Just in time for her 85th birthday Monday, extraordinary Bay Area artist and community activist Ruth Asawa — and her work — are being celebrated in a new film.
The world premiere of Bob Toy’s documentary “Ruth Asawa: Roots of an Artist” at the de Young Museum on Friday also is a benefit for Ruth’s Table, a group serving seniors living independently at Bethany Center, a housing community in the Mission district.
In the film, Asawa describes her unique wire sculptures, saying, “I’ve always been interested in the gaps — the form goes around, form within form, like a Mobius strip inside and outside at the same time.”
Beginning with freely branching forms from nature, Asawa refines her pieces into even more abstract creations, using geometric centers of four, five, six and seven points. The number of points in the center defines the forms the branches take.
The artist grew up in Southern California, tracing curved lines in the sand as a child, pursuing “strange and wondrous shapes.” Later, she often wore bandages as she was sculpting to cover her hands from cuts.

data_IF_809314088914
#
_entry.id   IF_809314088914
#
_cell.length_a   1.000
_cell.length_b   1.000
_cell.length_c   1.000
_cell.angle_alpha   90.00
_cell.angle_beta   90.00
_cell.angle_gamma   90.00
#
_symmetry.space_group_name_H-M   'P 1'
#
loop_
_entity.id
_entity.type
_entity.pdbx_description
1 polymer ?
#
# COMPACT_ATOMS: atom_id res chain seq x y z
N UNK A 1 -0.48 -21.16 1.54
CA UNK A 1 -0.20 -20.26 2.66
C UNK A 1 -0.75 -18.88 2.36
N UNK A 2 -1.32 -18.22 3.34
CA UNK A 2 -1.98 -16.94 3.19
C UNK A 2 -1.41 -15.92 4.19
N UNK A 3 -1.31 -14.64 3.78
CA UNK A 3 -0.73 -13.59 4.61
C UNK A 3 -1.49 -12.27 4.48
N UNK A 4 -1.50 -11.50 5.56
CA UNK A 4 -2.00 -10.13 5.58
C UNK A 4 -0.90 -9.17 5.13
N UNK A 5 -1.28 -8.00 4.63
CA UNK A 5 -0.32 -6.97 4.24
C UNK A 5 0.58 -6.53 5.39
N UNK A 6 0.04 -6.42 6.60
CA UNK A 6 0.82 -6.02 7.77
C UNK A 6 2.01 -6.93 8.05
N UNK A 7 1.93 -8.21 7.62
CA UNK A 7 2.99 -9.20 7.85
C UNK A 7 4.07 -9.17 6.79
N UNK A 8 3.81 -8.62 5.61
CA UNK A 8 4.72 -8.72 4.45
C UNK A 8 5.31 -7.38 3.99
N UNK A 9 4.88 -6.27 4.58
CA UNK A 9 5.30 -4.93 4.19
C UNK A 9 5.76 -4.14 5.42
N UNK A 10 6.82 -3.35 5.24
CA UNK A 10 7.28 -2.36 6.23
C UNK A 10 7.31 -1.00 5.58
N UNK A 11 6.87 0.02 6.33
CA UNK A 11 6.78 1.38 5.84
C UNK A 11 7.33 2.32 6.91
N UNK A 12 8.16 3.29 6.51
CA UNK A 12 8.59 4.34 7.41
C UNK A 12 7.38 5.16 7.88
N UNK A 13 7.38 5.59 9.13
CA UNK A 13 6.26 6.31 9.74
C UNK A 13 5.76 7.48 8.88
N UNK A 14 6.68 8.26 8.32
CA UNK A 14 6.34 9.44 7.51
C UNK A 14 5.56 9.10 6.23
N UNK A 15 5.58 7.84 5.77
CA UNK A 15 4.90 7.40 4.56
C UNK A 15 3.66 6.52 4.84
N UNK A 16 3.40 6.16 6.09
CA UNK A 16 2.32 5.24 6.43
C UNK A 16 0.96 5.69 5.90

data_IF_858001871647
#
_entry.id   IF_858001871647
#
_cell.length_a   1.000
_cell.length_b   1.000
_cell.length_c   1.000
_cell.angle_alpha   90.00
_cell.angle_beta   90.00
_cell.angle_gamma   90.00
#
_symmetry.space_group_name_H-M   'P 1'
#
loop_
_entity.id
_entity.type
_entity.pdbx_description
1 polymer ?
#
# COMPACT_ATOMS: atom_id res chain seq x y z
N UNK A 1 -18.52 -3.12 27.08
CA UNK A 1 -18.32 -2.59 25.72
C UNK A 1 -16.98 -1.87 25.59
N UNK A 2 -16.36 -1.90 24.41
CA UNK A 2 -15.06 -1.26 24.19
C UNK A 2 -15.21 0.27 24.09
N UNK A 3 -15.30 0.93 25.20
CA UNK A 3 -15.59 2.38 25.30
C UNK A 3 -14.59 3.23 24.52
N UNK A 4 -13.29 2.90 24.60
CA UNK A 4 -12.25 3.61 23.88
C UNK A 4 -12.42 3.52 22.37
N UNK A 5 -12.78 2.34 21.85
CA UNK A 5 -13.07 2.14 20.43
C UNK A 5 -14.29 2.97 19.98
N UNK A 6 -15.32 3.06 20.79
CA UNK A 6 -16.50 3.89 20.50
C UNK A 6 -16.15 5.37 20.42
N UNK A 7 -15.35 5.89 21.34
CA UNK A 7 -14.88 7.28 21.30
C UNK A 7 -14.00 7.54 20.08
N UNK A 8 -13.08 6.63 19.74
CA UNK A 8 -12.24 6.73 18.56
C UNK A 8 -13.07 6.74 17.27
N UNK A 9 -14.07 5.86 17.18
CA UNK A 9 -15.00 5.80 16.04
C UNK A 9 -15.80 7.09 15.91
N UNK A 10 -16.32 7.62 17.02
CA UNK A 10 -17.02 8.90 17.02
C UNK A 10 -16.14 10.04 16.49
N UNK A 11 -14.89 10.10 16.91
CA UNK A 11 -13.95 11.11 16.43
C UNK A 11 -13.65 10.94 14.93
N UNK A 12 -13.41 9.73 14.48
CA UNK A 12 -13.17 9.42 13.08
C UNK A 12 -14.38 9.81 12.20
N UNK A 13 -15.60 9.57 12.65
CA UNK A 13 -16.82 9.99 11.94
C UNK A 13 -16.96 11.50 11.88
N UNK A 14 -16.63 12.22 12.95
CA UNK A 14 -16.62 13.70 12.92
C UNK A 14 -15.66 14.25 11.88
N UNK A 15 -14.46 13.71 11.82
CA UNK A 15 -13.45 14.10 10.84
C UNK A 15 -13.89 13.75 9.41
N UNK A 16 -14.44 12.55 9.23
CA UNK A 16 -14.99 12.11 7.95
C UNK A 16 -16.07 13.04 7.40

She was inflicted by deeper wounds at age 16, when she and her family were among 120,000 people of Japanese ancestry on the West Coast who were interned during World War II. Although deprived of freedom and profoundly wronged, Asawa later reflected on the experience: “I hold no hostilities for what happened; I blame no one. Sometimes good comes through adversity. I would not be who I am today had it not been for the internment, and I like who I am.”
Though most famous for her wire sculptures, Asawa is known in The City as the “fountain lady.” The “Andrea” mermaid fountain in Ghirardelli Square, the Hyatt on Union Square fountain and “Aurora,” the origami-inspired fountain on the waterfront, are some of her creations.
In addition to an astonishing amount of work and activity, Asawa and her architect husband, Albert Lanier, who died in 2008, raised six children.
The beneficiary of Friday’s screening, Ruth’s Table, is named for Asawa’s own kitchen table, which became a meeting place for politicians and artists to share food and ideas, create art and organize projects. Asawa has donated the table to the group, and it is now the physical centerpiece of the program in Bethany Center.
Donations received at a private function preceding the screening — which features comments from filmmaker Toy, a 45-year veteran of the Academy of Art University, the documentary’s sponsor — will be matched by a grant of up to $20,000 from an anonymous foundation.
IF YOU GO
Where: Koret Auditorium, de Young Museum, 50 Hagiwara Tea Garden Drive, Golden Gate Park, S.F.
When: 7:15 p.m. Friday
Tickets: Free; donations accepted
Contact: (415) 821-4515, ext. 26, www.ruthstable.org
Note: Private reception at 6 p.m. precedes public screening